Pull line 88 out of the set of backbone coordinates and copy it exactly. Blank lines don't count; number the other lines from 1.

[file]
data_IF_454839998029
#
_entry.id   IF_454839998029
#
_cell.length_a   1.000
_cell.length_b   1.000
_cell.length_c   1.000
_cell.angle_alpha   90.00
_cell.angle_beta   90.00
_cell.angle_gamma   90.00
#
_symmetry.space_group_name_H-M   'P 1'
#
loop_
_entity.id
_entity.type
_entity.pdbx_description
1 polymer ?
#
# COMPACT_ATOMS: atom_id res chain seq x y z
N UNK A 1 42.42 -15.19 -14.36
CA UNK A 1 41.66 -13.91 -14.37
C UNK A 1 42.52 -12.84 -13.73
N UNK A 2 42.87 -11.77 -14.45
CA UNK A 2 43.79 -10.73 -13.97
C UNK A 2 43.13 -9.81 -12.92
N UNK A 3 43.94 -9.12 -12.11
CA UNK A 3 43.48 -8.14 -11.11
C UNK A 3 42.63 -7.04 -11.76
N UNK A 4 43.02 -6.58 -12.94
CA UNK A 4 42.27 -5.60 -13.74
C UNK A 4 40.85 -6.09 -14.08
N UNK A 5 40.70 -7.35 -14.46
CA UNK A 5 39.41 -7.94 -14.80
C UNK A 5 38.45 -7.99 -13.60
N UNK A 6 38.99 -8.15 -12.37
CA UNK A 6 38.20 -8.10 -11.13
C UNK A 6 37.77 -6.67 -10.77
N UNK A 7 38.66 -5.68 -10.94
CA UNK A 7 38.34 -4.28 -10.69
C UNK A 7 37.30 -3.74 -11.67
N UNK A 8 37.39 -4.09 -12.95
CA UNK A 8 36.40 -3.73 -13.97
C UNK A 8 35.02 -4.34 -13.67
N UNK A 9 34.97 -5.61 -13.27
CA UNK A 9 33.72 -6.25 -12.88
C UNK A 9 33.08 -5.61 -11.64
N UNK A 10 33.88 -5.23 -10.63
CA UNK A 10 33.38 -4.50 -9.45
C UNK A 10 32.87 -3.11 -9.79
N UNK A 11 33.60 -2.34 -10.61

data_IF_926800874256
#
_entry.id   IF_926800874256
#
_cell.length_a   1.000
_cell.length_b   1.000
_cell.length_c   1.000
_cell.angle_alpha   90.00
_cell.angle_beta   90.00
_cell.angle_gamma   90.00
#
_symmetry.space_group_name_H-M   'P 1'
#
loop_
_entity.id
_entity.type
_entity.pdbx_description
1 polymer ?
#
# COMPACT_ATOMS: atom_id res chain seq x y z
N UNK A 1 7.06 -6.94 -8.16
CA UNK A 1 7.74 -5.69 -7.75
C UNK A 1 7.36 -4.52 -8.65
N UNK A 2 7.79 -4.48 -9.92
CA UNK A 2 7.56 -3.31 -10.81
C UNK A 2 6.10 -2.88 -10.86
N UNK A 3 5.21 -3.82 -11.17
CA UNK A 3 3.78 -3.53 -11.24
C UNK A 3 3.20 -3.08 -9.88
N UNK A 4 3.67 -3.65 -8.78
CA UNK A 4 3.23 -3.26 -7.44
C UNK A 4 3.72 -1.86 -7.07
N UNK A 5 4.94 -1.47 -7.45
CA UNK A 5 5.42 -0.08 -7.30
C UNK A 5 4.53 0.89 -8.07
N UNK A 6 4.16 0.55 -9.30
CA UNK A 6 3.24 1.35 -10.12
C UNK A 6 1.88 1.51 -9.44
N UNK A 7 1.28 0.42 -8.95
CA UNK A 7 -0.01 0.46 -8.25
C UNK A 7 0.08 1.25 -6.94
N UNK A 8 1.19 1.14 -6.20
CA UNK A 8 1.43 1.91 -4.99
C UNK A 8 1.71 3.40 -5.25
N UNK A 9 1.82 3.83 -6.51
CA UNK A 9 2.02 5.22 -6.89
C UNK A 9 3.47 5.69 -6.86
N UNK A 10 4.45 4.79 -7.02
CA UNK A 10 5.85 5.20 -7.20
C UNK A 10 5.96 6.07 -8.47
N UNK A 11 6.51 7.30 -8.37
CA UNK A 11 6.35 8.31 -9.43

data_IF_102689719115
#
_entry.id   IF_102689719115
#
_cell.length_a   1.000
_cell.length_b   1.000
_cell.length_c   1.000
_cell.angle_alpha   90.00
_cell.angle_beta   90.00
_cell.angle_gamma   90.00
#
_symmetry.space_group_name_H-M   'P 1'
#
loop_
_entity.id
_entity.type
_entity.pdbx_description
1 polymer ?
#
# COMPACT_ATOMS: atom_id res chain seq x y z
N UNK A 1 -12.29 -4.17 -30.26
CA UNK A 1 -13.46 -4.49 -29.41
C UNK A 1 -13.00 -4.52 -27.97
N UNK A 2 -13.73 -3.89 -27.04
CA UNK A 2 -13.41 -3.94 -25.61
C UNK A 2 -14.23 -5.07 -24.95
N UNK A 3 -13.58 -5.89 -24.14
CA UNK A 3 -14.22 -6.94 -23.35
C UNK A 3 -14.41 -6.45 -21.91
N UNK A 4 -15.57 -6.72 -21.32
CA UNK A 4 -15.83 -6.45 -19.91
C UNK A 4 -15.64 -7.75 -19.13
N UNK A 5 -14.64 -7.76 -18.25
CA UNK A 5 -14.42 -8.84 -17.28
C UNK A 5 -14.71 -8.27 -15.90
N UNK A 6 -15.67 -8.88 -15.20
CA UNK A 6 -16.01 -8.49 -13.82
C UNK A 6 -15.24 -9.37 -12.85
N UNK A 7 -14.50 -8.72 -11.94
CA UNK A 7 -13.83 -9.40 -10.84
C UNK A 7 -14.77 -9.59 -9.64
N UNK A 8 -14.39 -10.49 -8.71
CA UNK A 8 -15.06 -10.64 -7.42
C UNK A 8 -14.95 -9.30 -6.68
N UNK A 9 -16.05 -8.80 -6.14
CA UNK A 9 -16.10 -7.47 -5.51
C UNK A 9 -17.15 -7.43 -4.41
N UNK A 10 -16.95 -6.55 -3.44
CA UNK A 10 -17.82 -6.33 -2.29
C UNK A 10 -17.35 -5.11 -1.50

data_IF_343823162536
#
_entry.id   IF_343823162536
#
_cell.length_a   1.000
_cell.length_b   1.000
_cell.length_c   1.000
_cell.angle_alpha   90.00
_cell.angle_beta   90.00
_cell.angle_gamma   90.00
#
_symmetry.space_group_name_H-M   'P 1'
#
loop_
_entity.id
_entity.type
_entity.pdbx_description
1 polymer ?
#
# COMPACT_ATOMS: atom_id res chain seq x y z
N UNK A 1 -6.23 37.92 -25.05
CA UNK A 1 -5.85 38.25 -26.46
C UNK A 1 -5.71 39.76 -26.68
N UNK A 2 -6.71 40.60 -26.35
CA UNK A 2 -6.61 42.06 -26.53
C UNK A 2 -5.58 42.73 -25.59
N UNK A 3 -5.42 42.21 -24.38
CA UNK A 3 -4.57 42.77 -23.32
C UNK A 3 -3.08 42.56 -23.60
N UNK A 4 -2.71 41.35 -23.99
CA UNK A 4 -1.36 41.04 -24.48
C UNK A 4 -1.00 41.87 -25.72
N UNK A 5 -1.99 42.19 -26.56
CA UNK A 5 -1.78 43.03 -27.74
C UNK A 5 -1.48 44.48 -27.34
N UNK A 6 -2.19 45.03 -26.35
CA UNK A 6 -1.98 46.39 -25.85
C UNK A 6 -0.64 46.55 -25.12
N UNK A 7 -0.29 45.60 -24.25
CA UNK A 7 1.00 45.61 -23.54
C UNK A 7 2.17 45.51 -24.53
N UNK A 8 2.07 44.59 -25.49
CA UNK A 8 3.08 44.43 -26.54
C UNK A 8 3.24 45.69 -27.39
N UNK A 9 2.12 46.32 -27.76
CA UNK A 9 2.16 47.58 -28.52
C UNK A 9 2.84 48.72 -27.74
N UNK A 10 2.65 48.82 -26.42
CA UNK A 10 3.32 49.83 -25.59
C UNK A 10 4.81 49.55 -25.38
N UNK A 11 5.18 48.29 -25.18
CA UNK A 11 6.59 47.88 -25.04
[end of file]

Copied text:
CA UNK A 6 3.24 1.35 -10.12